The Oliver Wendell Holmes Devise History of the Supreme Court of the United States Volume 6 Hardback Set: Volume 6 Set available in Hardcover
- Pub. Date:
- Cambridge University Press
The two volumes collectively entitled Reconstruction and Reunion, 1864-1888 comprise the sixth volume of the Oliver Wendell Holmes Devise History of the Supreme Court of the United States. In these volumes, Charles Fairman examines the activity of the Supreme Court during the tenure of Chief Justices Salmon P. Chase and Morrison R. Waite, considering issues of procedure, doctrine, technicalities of pleading, and the precedents and consequences of the Court's work. The first of the two volumes is devoted to judicial politics and the internal history of the Court during the politically and constitutionally turbulent Reconstruction period. Fairman considers the Supreme Court's role in Reconstruction and its relationship to presidential and congressional Reconstruction policies. The second of the two volumes examines specific issues that confronted the Court during this period and provides a comprehensive discussion of the Thirteenth and Fourteenth Amendments and the Civil Rights Act. The concluding chapter is a summation of Salmon P. Chase's chief justiceship and the significance of his tenure for the Supreme Court and its history.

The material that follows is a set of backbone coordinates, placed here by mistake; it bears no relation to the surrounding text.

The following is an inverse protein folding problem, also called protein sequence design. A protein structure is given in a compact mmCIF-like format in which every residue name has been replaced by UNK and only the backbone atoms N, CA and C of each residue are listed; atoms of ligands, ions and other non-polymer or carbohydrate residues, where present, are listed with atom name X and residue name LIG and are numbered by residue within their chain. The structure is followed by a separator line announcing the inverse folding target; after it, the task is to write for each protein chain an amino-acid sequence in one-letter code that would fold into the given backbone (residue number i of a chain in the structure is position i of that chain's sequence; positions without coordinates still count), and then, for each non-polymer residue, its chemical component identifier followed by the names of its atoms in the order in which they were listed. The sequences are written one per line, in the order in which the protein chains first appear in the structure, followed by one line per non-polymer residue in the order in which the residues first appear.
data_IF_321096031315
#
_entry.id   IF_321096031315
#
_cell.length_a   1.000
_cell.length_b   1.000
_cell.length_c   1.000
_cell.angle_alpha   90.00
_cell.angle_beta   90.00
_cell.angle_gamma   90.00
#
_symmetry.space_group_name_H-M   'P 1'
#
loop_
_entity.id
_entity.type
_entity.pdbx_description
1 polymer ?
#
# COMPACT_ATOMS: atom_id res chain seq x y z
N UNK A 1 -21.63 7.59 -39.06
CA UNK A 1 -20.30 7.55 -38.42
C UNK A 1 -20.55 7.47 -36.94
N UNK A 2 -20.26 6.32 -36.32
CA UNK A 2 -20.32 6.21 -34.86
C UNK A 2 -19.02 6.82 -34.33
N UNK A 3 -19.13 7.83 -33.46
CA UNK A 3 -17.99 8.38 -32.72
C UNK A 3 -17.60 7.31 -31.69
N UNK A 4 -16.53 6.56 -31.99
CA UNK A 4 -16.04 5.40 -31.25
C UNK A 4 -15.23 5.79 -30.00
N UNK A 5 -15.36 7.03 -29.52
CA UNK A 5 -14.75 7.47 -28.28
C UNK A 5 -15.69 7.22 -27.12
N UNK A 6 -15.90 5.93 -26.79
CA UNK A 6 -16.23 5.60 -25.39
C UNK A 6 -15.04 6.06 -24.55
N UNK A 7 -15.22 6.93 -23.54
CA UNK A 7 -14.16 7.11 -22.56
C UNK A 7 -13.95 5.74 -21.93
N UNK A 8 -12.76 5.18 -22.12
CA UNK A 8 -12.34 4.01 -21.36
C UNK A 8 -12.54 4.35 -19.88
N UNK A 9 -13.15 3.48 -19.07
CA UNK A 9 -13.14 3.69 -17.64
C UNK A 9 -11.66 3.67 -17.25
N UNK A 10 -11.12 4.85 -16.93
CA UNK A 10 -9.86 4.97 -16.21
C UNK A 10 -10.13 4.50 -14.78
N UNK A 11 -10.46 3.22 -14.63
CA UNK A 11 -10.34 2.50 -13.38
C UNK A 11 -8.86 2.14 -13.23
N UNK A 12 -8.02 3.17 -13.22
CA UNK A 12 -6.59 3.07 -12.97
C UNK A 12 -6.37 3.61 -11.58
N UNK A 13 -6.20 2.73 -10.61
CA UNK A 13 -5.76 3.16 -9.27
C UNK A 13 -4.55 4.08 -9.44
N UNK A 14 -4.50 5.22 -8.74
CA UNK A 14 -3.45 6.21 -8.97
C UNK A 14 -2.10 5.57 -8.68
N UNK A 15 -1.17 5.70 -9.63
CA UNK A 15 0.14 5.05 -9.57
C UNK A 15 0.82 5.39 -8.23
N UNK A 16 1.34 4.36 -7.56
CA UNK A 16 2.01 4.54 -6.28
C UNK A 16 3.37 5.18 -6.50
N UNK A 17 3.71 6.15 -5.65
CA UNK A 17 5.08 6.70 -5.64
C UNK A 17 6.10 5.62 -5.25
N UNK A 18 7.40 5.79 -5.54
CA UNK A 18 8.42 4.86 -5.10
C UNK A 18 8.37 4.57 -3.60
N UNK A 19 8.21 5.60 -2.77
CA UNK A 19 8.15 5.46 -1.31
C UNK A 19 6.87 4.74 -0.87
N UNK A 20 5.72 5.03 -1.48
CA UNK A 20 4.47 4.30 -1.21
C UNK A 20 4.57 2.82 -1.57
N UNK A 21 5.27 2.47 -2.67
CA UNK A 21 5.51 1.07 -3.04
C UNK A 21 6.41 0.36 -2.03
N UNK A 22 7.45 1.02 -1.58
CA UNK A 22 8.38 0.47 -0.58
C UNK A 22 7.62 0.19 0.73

|Publisher:||Cambridge University Press|
|Series:||Oliver Wendell Holmes Devise History of the Supreme Court of the United States Series|
|Product dimensions:||6.14(w) x 9.21(h) x 6.18(d)|
About the Author
Charles Fairman (1897-1988) was Professor of Law at the Harvard Law School. He was the author of numerous articles and books, including The Law of Martial Rule (1930) and Mr. Justice Miller and the Supreme Court (1939). In 1948 he published his casebook, American Constitutional Decisions, and a year later, he published his classic article, 'Does the Fourteenth Amendment Incorporate the Bill of Rights?'
Table of Contents
Vol. 6, Part 1A: 1. Chief Justice Chase; 2. The work of the Supreme Court; 3. Reconstruction - by Lincoln and by Johnson; 4. December term 1865: the current quickens; 5. The Milligan and Test Oath cases; 6. Congressional reconstruction: legislation - the Act of March 2, 1867; 7. Supplementary legislation: reflections; 8. The Court and congressional reconstruction: March to May 1867; 9. The background of further litigation; 10. Ex parte McCardle and Georgia v. Grant, Meade et al.; 11. Chief Justice Chase and the presidency, 1868; 12. Ex parte Yerger, and the close of congressional reconstruction; 13. A union of "indestructible states": Virginia v. West Virginia and Texas v. White. Vol. 6, Part 1B: 14. The Legal Tender Cases; 15. Consequences of the confederacy I: confiscation, clemency, and contracts; 16. Consequences of the confederacy II: the cotton tax, and a church schism; 17. Municipal bonds I: conflict in Iowa; 18. Municipal bonds II: from 1870; 19. The Thirteenth Amendment and the Civil Rights Act; 20. The Civil Rights Act reconsidered, and the Fourteenth Amendment; 21. Privileges of citizens of the United States: the Slaughter House Cases; 22. The Chief Justiceship of Chase; Table of cases.